I am pleased to say that in Scotland there is substantial backing of co-operative development, with CDS playing a key role. I anticipate a significant increase in interest in co-operative working – so it would be ideal if the Co-operative Bank’s support could be aligned to that of CDS, ideally helping both the start-up and growth of community co-operatives.
What three things would you like to see come out of this initiative after three years?
I would like this scheme to become a coherent national co-operative development scheme which has clear priorities in terms of its reach and impact and which is supported by the whole co-operative movement.
I would like it to strengthen the existing co-operative development expertise within co-operative development bodies by using their expertise to deliver the scheme.
Thirdly I would like the priorities, reach and impact of this scheme to be in line with the prospective national co-operative development strategy and not just the priorities of Co-operatives UK or the Co-operative Bank.
I would like to see some bigger and stronger co-operatives, rather than just more, and tools developed to enable best practice in collaborative and co-operative working.
‘What we think is needed’ is often a proxy for ‘what would be good for us’ as development specialists, so with that bias upfront, as specialists in community co-ops, we’d like to see support for early stage community co-ops. That’s the sector that offers the biggest bang for the buck and given that the fund doesn’t have enormous resources, there’s a real need to focus on what will drive the development of co-ops which will help grow the sector’s visibility and connect to the most people.
There are significant challenges to growing the worker co-op sector, obviously, but growing the front rank worker co-ops into successful household names to grow the co-operative economy seems to be a challenge beyond what a £1m fund can realistically be tasked with delivering.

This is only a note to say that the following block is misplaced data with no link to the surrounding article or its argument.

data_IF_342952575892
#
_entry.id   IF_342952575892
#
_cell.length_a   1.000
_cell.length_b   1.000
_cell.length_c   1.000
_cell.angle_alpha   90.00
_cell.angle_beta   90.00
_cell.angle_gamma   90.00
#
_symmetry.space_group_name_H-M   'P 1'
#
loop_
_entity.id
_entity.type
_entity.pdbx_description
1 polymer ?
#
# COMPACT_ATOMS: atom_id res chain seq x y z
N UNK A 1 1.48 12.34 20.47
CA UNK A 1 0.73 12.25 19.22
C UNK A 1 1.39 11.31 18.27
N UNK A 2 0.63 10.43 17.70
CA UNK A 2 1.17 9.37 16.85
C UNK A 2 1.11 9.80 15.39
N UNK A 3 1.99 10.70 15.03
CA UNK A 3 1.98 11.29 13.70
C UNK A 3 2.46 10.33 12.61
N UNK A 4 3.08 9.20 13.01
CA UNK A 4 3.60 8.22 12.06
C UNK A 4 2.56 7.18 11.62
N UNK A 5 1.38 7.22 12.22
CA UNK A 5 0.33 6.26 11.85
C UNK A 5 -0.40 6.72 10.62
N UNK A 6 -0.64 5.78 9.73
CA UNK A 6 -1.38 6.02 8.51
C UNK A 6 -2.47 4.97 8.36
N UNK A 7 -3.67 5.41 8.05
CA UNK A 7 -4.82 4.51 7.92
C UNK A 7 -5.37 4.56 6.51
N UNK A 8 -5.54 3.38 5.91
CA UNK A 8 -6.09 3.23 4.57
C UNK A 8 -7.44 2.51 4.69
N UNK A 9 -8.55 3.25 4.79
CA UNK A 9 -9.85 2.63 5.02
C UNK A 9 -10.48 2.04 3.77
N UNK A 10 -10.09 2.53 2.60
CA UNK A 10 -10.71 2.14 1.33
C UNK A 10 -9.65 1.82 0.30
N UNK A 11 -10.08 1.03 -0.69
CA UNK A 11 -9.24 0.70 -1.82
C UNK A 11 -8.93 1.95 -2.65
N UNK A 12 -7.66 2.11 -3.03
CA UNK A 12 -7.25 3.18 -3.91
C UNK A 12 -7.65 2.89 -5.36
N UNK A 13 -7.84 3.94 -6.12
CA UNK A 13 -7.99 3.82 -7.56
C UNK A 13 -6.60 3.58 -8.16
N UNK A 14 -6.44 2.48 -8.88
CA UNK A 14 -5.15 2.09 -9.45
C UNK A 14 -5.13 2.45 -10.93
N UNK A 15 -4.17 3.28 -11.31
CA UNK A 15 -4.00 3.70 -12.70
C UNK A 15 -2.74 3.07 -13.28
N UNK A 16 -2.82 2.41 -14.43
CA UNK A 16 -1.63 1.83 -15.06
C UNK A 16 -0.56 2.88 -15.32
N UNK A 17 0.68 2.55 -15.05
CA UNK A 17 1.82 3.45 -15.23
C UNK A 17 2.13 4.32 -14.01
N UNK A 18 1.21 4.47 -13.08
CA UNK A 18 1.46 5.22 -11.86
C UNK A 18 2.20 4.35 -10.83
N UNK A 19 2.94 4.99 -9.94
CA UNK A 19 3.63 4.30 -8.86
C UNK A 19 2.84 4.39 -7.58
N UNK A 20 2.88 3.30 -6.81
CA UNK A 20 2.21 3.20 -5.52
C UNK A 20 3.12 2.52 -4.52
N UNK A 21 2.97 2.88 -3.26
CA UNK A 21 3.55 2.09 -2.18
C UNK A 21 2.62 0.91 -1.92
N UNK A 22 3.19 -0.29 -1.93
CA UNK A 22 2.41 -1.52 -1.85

I would like to see:
1. A clear demonstration of the Return On Investment achieved through co-op development to encourage future investment in support.
2. Interactive and self-sustaining tools for pre-starts that enable communities and individuals to reach a stage where they are clear about what they want to achieve so any extra resources or support backs groups likely to succeed.
3. A more connected co-op sector that collaborates to develop new and existing co-ops by providing peer support and contributing to meet the cost of on-the-ground support to grow the movement.
1. A dedicated support and mentoring package offered to co-operatives, especially in regards to those accessing loans. Essentially, a dedicated support service for everyone who wishes to explore the co-operative option.
2. Recognised and ongoing financial support for co-operative development agencies.
3. Development and retention of strong co-operatives contributing to the local economy.
An increase in the number of sustainable co-operative businesses. But the fund should avoid measuring success by the number of new starts – too often in the past this crude approach has led to large numbers of marginal, under-capitalised co-operatives with short lifespans.
The programme should be concerned with co-operatives that have the capacity to make a significant, long-term difference to the lives of their members and the communities they live in.
I would like to see greater emphasis placed on building a strong suite of online resources, which will help businesses understand their options. From there, they can progress to face-to-face support which should deliver added value. In addition, there should be greater promotion of collaboration between co-operatives and an equal emphasis placed on the launch of new co-operatives and the growth of existing ones.
- You can read what Claire Ebrey from Co-operatives UK tells us the funding will focus on by clicking here.